Originally Posted by sigmasailor
Not yet; keep it like that and replace it before parts go missing and end up in hard (or not) to reach places.
Sigh... you better read it then instead of pushing irrelevant info. I do not get impeller debris in odd places even if I blow dozens of impellers... because I modified the raw water
circuit to prevent this.
That impellers, many old ones and some new ones, fail is a fact. Replacing impellers frequently will not prevent this completely. At some point one has to make decisions between safety
, amount of maintenance
and ease of maintenance
. Also, experience will steer you towards better systems and better maintenance schedules.
Another tip: route
the raw water
hose from inlet strainer to pump so that it approaches the pump from above, even if it connects to the bottom side of the pump. This simple thing puts the pump in a low point in the circuit so that it won't have dry starts. This prevents 90% of impeller problems too without the possibility of installing a new but flawed part. Buying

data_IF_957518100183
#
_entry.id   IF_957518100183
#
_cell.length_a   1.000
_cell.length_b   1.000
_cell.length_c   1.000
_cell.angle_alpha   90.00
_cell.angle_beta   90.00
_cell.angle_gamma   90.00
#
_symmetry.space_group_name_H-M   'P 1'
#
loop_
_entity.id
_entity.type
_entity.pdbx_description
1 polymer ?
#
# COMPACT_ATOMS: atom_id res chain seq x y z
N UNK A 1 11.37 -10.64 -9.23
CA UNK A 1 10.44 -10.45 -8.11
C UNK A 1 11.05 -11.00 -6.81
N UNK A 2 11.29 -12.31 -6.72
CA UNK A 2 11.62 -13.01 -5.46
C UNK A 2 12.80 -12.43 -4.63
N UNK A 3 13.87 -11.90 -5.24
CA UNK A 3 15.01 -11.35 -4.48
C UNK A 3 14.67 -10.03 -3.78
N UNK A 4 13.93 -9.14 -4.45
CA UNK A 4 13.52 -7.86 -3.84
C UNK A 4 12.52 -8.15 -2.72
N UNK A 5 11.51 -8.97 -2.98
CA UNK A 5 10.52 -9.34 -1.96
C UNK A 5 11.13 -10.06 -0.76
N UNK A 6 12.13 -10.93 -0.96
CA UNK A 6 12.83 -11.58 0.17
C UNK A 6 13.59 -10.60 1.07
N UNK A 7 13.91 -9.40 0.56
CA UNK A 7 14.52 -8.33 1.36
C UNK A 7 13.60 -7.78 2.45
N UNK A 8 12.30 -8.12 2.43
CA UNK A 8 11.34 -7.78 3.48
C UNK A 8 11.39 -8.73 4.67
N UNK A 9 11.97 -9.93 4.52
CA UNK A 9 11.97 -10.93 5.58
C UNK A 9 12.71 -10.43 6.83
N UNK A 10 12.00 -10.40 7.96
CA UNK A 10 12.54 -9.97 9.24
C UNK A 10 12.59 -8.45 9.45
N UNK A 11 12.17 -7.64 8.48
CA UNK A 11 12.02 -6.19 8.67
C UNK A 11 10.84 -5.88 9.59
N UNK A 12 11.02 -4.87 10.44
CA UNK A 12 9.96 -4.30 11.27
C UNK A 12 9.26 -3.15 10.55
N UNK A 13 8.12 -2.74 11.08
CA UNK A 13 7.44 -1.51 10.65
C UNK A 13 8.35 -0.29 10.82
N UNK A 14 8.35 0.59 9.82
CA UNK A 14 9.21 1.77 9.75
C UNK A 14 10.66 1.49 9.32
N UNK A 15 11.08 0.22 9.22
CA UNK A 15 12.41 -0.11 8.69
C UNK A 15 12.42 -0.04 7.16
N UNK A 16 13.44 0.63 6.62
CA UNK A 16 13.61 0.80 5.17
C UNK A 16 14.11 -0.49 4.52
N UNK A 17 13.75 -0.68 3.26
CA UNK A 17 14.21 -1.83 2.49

first grade impellers instead of the cheapest also helps.
To make sense from these wildly varying pieces of advice: if you hardly ever run the engine, you probably need to replace the impeller yearly (or remove it for the months that the boat isn't used!). If you lack the knowledge or will to inspect the impeller properly, you better replace it yearly. When you run the engine regularly and inspect the impeller regularly, there is no reason why an impeller wouldn't last two or even three years. Also, if there is partial failure after a passed inspection
, you will still have sufficient cooling
to pass the reefs
. A quick pointing to the injection elbow
with the IR thermometer (5 second job) will show you exactly what the condition of the impeller is. With some experience, you can even tell how many blades are missing from that temperature reading.
In the end, what matters is how often you experience mpeller failure. When another approach of this problem results in less failures, ignoring that alternative approach equals to SM
For some, who hate taking heat exchangers apart, a strainer that catches any impeller parts makes sense. Mine catches way more than that, like crabs, fishing
line and hooks that I used to find in the heat exchanger
before I added this extra strainer.